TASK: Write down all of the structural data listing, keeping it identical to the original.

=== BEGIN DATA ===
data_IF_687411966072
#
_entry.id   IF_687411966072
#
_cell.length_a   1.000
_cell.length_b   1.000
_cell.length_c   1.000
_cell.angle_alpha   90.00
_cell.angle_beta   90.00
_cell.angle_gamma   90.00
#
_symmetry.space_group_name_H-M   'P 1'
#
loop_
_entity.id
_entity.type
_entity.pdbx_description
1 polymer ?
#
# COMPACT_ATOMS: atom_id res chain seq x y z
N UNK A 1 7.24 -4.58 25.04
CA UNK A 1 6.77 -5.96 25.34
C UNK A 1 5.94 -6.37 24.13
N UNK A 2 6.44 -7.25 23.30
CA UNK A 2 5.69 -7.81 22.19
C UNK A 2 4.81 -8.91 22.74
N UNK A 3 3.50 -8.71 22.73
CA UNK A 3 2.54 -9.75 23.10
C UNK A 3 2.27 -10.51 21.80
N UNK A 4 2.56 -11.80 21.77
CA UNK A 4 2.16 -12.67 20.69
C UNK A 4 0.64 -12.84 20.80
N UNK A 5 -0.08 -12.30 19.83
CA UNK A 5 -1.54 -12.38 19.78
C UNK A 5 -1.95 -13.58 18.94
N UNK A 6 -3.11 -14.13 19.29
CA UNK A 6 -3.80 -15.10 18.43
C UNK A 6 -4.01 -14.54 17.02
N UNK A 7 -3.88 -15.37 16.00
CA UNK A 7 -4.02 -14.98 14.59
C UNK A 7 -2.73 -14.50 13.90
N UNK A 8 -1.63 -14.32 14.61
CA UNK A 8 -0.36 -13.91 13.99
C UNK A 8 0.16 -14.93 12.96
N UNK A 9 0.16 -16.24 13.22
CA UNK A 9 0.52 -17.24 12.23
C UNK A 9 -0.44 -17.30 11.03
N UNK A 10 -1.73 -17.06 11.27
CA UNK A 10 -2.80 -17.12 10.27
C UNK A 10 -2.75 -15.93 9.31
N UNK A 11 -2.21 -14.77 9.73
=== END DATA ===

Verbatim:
data_IF_687411966072
#
_entry.id   IF_687411966072
#
_cell.length_a   1.000
_cell.length_b   1.000
_cell.length_c   1.000
_cell.angle_alpha   90.00
_cell.angle_beta   90.00
_cell.angle_gamma   90.00
#
_symmetry.space_group_name_H-M   'P 1'
#
loop_
_entity.id
_entity.type
_entity.pdbx_description
1 polymer ?
#
# COMPACT_ATOMS: atom_id res chain seq x y z
N UNK A 1 7.24 -4.58 25.04
CA UNK A 1 6.77 -5.96 25.34
C UNK A 1 5.94 -6.37 24.13
N UNK A 2 6.44 -7.25 23.30
CA UNK A 2 5.69 -7.81 22.19
C UNK A 2 4.81 -8.91 22.74
N UNK A 3 3.50 -8.71 22.73
CA UNK A 3 2.54 -9.75 23.10
C UNK A 3 2.27 -10.51 21.80
N UNK A 4 2.56 -11.80 21.77
CA UNK A 4 2.16 -12.67 20.69
C UNK A 4 0.64 -12.84 20.80
N UNK A 5 -0.08 -12.30 19.83
CA UNK A 5 -1.54 -12.38 19.78
C UNK A 5 -1.95 -13.58 18.94
N UNK A 6 -3.11 -14.13 19.29
CA UNK A 6 -3.80 -15.10 18.43
C UNK A 6 -4.01 -14.54 17.02
N UNK A 7 -3.88 -15.37 16.00
CA UNK A 7 -4.02 -14.98 14.59
C UNK A 7 -2.73 -14.50 13.90
N UNK A 8 -1.63 -14.32 14.61
CA UNK A 8 -0.36 -13.91 13.99
C UNK A 8 0.16 -14.93 12.96
N UNK A 9 0.16 -16.24 13.22
CA UNK A 9 0.52 -17.24 12.23
C UNK A 9 -0.44 -17.30 11.03
N UNK A 10 -1.73 -17.06 11.27
CA UNK A 10 -2.80 -17.12 10.27
C UNK A 10 -2.75 -15.93 9.31
N UNK A 11 -2.21 -14.77 9.73